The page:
Waterman Rocky Rice uses a skiff to harvest blue catfish from the Potomac River. (Photo by Will Parson/Chesapeake Bay Program)

The Chesapeake Bay is home to a diverse cast of boats, many of which are so unique to the area that you won’t find them in any other region. For centuries, different vessels have been invented to suit the needs of fisherman, explorers, athletes, scientists and anyone else taking to the water on a regular basis. Though some might be remnants of a bygone era, these 11 iconic watercraft have sealed themselves into the culture and history of the Chesapeake.

Log Canoe

Competitors sail a log canoe in the TAYC Oxford Regatta in Talbot County, Md., in 2016. (Photo courtesy Mark Hergan/Flickr CC BY-NC 2.0)

Recognized as the Bay’s first workboat, log canoes once filled the estuary as watermen sailed about in search of fish and shellfish. They are usually made from three to five hollowed out logs that are fastened together and shaped into a hull—a simple but effective design based on similar boats built by the Powhatan Indians. One or two large masts jut out from the center of the boat, and sails capture the wind and use it as a propellant. Most log canoes that exist today have been retired from their working lives and are instead sailed in novelty races.

Bugeye

Shipwright Joe Connor, left, and apprentice Zach Haroth work on the Edna E. Lockwood at the Chesapeake Bay Maritime Museum in St. Michaels, Md. The Edna is a bugeye, a larger predecessor to the skipjack, built in 1899 with a log canoe hull—a feature that carries over from smaller, earlier workboats used to harvest oysters. (Photo by Will Parson/Chesapeake Bay Program)

In the early 1800s, oyster dredging was banned in the Bay, so oystermen relied on log canoes to navigate the waters and used oyster tongs to snag the popular bivalve. When bans began to lift, a new type of boat was needed to be powerful enough to haul a dredge but lean enough to navigate shallow waters where oysters are found. Thus spawned the bugeye, a unique Chesapeake Bay invention used in early oyster dredging until it was replaced by the cheaper, but just as effective, skipjack.

Skipjack

Skipjacks compete in a friendly race in the Chesapeake Bay. (Photo by Joan Smedinghoff/Chesapeake Bay Program)

In the late 19th century, the skipjack—a popular work boat for watermen—saw a production boom as the Maryland oyster harvest reached an all-time peak of 15 million bushels. But as the Bay’s oyster population steadily declined, so did its skipjack fleet. There are 35 skipjacks left in the Bay region, many of them used for educational purposes (like the Chesapeake Bay Foundation’s skipjack, Stanley Norman). The skipjack is as unique a Chesapeake boat as you’ll find—so much so that the state of Maryland named the skipjack its official state boat in 1985. All throughout Maryland’s Eastern Shore, you’ll find skipjack races being held.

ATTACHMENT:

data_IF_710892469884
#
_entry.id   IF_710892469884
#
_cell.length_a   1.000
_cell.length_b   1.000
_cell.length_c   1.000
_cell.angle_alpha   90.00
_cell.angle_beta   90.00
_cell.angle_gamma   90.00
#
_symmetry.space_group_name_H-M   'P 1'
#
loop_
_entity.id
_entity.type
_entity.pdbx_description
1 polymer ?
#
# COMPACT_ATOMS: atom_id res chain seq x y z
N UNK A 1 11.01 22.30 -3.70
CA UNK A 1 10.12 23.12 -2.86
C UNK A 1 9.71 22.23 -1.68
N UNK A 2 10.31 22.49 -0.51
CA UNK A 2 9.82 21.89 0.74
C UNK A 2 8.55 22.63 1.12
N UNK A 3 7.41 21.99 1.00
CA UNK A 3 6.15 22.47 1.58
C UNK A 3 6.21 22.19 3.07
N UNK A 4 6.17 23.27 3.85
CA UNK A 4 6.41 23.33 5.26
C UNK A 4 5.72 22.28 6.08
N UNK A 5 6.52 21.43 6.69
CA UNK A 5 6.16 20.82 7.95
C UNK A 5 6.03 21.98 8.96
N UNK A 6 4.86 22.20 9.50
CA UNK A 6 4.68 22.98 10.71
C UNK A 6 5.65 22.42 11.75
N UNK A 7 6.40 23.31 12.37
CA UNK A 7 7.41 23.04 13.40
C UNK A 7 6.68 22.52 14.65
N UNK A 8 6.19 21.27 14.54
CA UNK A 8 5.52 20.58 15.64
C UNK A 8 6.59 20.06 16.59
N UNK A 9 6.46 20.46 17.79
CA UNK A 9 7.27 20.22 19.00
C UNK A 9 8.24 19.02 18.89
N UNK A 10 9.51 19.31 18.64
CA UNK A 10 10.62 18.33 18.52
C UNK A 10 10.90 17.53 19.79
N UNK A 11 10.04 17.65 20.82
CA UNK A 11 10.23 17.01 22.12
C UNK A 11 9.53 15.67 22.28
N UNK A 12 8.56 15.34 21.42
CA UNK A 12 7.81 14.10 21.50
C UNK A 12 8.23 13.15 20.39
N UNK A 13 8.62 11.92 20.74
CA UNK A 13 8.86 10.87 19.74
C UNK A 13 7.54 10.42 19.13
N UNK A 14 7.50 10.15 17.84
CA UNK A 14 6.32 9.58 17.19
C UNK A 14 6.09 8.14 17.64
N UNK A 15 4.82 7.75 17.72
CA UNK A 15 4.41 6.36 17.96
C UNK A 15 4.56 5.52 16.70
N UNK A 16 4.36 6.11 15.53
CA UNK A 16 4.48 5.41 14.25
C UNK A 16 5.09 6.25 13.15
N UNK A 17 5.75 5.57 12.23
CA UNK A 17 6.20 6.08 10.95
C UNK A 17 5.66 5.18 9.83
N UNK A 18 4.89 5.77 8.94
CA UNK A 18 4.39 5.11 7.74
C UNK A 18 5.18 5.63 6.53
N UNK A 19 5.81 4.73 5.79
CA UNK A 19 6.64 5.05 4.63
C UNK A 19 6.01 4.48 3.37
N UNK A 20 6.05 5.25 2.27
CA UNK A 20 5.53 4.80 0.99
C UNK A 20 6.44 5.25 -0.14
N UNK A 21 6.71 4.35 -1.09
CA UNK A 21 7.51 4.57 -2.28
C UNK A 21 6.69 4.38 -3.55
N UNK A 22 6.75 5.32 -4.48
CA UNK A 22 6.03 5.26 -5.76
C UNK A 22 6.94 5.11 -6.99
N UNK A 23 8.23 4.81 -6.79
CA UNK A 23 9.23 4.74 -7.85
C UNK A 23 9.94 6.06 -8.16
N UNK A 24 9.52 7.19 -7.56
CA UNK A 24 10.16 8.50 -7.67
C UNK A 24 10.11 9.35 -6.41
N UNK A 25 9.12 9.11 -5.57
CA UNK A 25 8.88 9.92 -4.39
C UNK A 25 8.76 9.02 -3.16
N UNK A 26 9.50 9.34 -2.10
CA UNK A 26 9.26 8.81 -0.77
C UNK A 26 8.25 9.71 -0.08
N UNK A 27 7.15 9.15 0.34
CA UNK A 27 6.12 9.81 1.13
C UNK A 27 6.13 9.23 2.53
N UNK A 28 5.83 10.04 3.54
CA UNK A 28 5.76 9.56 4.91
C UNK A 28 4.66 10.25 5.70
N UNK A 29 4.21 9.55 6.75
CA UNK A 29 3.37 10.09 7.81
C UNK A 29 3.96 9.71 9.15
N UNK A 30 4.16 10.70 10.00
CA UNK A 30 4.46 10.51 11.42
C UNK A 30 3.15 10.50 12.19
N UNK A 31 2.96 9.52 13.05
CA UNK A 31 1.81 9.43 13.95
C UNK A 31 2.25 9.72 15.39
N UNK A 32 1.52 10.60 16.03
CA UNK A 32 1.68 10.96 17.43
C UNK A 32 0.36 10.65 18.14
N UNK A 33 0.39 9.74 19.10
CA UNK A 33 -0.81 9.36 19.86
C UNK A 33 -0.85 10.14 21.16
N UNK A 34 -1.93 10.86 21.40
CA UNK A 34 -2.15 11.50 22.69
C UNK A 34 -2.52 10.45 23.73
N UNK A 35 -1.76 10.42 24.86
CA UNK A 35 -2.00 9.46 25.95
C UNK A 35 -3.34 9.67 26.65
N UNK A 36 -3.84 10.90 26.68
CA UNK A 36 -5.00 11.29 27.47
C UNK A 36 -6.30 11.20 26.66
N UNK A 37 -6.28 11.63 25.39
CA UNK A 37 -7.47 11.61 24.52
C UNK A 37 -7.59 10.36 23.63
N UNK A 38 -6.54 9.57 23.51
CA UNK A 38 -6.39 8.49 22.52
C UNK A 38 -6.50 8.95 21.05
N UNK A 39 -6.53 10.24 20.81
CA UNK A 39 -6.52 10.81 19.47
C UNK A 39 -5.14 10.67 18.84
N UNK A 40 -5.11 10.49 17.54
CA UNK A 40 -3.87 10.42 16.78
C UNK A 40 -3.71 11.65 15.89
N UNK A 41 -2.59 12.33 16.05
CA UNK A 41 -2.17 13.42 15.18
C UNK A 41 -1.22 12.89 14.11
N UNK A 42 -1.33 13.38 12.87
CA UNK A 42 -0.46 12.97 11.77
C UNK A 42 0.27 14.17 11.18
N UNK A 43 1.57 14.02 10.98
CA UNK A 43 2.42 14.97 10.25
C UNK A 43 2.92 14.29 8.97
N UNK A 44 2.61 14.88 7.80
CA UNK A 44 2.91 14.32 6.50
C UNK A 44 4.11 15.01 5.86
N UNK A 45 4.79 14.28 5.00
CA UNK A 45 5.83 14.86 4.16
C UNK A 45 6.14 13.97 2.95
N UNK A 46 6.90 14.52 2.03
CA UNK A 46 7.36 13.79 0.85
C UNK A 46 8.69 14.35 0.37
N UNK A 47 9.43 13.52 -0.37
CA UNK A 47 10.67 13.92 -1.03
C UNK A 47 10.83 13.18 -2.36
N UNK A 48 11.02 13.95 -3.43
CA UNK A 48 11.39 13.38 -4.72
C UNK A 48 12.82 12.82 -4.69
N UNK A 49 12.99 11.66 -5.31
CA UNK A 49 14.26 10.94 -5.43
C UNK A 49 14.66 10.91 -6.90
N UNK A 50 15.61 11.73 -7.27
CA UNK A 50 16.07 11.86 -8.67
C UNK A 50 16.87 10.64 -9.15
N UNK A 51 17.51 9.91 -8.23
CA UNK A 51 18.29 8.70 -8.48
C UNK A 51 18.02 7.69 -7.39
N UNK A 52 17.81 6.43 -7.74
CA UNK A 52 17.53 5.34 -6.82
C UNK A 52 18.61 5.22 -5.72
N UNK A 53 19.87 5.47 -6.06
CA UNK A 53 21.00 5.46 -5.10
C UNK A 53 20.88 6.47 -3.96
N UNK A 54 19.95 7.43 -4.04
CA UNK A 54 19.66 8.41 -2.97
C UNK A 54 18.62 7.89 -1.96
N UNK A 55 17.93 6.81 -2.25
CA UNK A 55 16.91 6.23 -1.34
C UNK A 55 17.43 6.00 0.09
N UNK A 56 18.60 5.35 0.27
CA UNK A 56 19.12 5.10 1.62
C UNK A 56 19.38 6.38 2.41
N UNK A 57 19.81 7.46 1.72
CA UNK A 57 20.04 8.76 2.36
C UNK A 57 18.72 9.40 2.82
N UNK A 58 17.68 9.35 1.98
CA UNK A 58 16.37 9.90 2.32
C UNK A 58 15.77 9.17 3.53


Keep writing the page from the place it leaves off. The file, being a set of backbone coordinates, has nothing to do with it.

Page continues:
Skiff

A Pot Pie skiff is docked at the Chesapeake Maritime Museum in St. Michaels, Md. The Pot Pie skiff, also known as the tuck stern skiff, is named for the place they were built—a neighborhood called Pot Pie in Wittman, Md. (Photo by Chesapeake Bay Program)

Skiffs are shallow, flat-bottomed boats recognizable by their sharp bow and square stern. These watercraft are made to move through tight tributaries and along the coastal areas of the Bay. While they can be used as workboats, skiffs are typically used for recreational fishing and other leisurely outings.

Deadrise

A workboat loaded with crab pots is steered from the docks in Crisfield, Md. Crisfield, along with nearby Smith and Tangier Islands, is having to deal with rising sea levels, land subsidence and the question of whether powerful storms are the result of climate change. (Photo by Will Parson/Chesapeake Bay Program)

The official boat of Virginia, the deadrise is a traditional work boat used by watermen to catch blue crabs, fish and oysters. The vessel is marked by a sharp bow that expands down the hull into a large V shape and a square stern. This was developed to help the boat navigate the Chesapeake’s choppy waters. The deadrise is said to be an evolution of the skipjack, and at times is considered something of an ugly but effective sibling.

Research vessel

The research vessel Bay Eagle docks at the Virginia Institute of Marine Science (VIMS) after a day's work during the 2015-2016 blue crab winter dredge survey in the lower portion of the Chesapeake Bay in Gloucester Point, Va. (Photo by Will Parson/Chesapeake Bay Program)

Restoring an ecosystem as complex as the one in the Bay watershed requires constant monitoring and assessment. Research vessels like the University of Maryland Center for Environmental Science’s (UMCES) R/V Rachel Carson travels around the Bay collecting data on water quality, flora and fauna to help scientists gain a better understanding about how to improve restoration efforts. The vessel can support up to 28 people, including crew for daily operations, while 13 people can be accommodated for multi-day excursions.

Schooner

Passengers aboard a replica of the 1768 schooner SULTANA enjoy a two-hour journey near Solomons, Md. Staff from the Sultana Education Foundation, based in Chestertown, Md., encourage visitors to help raise the sails and steer the vessel, which was built using the actual Royal Navy survey of the original ship. (Photo by Will Parson/Chesapeake Bay Program)